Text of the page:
Fighting Greenwashing & Other Risks in the Sustainability-Linked Bond Market
Sustainability-Linked Bonds, or SLBs, are a great way to support issuers sustainability strategy without earmarking the capital raised for specific goals. As this market matures, “green-washing” and other risks are being identified and dealt with by market participants.
Since the first green bond issuance in 2008, the labelled bond market has matured, with green, social and sustainability issuances galore. These are instruments in which the use of proceeds is predefined and applied to one or more specific green, social and/or sustainable project.
However, the market demanded more flexibility considering that some issuers did not have a particular pool of projects that met the requirements to be classified as such, nor met the minimum principal requirement for public issuances. Enter SLBs, defined by the International Capital Markets Association as “any type of bond instrument for which the financial and/or structural characteristics can vary depending on whether the issuer achieves predefined Sustainability/ESG objectives”.
By design, SLBs are forward-looking instruments where issuers predetermine sustainability-performance targets and key performance indicators to measure against over time, including financial penalties in case the targets are not met after some pre-agreed timing. In the vast majority of publicly placed SLBs, the securities’ yield is the structural feature that changes, with a step-up in the coupon of the bonds creating a financial incentive for management to pursue those goals.
Unlike the use-of-proceeds bonds (such as green, social, sustainable, gender, etc.), issuers of SLBs normally have no restrictions regarding the deployment of the funds raised, with the generic “general corporate purposes” (or “general budget purpose” in the case of sovereign issuers) bucket being common.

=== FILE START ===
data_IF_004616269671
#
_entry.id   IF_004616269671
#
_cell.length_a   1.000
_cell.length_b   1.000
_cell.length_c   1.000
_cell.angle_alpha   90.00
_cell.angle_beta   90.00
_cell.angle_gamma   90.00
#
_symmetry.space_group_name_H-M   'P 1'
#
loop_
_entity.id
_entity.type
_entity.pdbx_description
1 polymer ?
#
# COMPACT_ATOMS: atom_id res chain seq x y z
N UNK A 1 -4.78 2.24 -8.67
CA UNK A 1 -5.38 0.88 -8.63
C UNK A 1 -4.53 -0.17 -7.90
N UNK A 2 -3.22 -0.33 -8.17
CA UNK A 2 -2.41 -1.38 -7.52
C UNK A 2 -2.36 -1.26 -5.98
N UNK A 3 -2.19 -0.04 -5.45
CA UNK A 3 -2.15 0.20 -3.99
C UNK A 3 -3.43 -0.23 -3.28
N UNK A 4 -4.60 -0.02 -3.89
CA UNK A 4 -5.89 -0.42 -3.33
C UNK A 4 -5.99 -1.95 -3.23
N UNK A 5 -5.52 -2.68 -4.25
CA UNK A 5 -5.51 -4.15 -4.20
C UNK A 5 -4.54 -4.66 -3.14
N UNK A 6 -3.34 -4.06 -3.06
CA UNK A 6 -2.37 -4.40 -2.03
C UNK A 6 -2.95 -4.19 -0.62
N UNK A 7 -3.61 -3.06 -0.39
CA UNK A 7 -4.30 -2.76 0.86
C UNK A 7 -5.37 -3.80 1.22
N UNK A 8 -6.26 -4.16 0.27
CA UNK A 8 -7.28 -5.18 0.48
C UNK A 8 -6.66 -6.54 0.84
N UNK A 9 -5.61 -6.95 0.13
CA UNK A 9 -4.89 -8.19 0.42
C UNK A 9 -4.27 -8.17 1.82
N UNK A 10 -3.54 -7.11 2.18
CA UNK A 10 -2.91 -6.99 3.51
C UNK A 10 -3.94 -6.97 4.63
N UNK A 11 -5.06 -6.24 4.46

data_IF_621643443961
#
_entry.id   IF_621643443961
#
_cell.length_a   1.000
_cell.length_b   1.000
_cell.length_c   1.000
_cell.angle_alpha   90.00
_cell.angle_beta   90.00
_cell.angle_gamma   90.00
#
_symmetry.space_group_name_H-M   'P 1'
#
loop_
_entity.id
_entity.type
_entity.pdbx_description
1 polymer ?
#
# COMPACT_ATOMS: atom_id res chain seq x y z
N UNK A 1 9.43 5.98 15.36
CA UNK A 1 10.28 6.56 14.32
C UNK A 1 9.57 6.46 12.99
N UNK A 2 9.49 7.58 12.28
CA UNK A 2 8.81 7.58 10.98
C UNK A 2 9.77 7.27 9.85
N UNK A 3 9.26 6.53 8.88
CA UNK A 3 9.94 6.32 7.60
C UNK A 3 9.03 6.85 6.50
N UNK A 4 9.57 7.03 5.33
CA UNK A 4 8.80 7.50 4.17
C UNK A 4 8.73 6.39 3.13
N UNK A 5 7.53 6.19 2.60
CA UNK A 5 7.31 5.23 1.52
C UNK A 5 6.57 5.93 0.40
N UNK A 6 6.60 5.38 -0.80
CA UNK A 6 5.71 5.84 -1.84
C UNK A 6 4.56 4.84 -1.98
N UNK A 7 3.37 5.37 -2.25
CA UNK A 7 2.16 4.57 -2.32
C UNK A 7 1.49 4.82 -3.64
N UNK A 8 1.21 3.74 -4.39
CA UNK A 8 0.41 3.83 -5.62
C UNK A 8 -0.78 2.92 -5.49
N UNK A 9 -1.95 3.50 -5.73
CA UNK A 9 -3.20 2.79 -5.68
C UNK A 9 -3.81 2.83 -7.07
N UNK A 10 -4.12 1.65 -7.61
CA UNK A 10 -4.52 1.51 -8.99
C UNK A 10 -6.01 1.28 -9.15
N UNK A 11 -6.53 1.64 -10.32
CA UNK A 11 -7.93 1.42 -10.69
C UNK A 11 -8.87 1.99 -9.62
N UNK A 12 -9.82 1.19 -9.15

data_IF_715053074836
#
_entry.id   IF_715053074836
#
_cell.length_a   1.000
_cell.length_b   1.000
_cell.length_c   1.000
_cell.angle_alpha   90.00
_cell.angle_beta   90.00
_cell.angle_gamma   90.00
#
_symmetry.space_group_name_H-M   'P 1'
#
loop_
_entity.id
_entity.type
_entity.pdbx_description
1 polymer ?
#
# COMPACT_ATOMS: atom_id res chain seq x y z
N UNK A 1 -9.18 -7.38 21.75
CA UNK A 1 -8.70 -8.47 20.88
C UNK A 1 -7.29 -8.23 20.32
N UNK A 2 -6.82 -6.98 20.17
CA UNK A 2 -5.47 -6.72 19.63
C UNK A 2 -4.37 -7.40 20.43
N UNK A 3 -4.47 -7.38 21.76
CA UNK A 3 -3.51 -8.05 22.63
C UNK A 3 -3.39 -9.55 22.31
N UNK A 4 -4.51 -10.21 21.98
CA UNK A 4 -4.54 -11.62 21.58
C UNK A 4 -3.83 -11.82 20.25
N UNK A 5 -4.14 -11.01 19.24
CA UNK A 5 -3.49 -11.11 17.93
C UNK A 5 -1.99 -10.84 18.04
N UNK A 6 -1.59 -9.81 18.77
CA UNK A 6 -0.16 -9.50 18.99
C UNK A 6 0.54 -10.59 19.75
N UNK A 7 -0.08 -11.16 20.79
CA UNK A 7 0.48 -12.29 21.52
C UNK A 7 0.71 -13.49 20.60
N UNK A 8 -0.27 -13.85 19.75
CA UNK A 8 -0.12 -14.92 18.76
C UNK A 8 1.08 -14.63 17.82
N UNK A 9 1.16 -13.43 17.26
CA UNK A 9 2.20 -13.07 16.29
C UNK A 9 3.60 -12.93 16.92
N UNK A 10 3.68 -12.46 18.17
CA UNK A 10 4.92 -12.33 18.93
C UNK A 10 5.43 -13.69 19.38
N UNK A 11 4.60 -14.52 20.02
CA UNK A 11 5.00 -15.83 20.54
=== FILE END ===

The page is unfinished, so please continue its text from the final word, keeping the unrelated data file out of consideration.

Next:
For this reason, SLBs are increasingly popular among issuers who appreciate the flexibility of use-of-proceeds. As a result, the SLB market has witnessed a strong expansion in recent years, reaching US$135 billion in outstanding securities in 2021, with an additional cumulative US$46.6 billion during the first half of 2022 according to the Climate Bond Initiative.
While an important tool to foster desired results, incentives can also bring unintended negative consequences if poorly crafted. As this market continues to mature, practitioners are progressively understanding these instruments, their benefits, risks, and rewards, as well as how they can be “gamed”.
To address potential shortcomings, the Emerging Markets Investors Alliance (“EMIA”) has published its second edition of the’ Enhanced Labeled Bond Principles to promote the development of labelled bonds and SLBs that can make a meaningful contribution towards improved environmental, social, and governance (ESG) outcomes in these instruments. Entities like IDB Invest also strive to incorporate in its investments market best practices and mitigants to address potential SLB shortcomings and establishing good benchmarks.
Beyond the well-known reputational risk of “green-washing” – the act of providing investors with misleading or outright false information about environmental impact of a company’s products or financial instruments – other points of attention for the integrity of the SLB market can be grouped in three main areas: (a) Insufficiently Robust and Ambitious Targets and KPIs; (b) Improperly Crafted Incentives; and (c) Structural Loopholes.
This is the first post of a series of two collaborations between IDB Invest and the Emerging Markets Investors Alliance. We will address those risks and possible mitigants in our next blogpost. Stay tuned!
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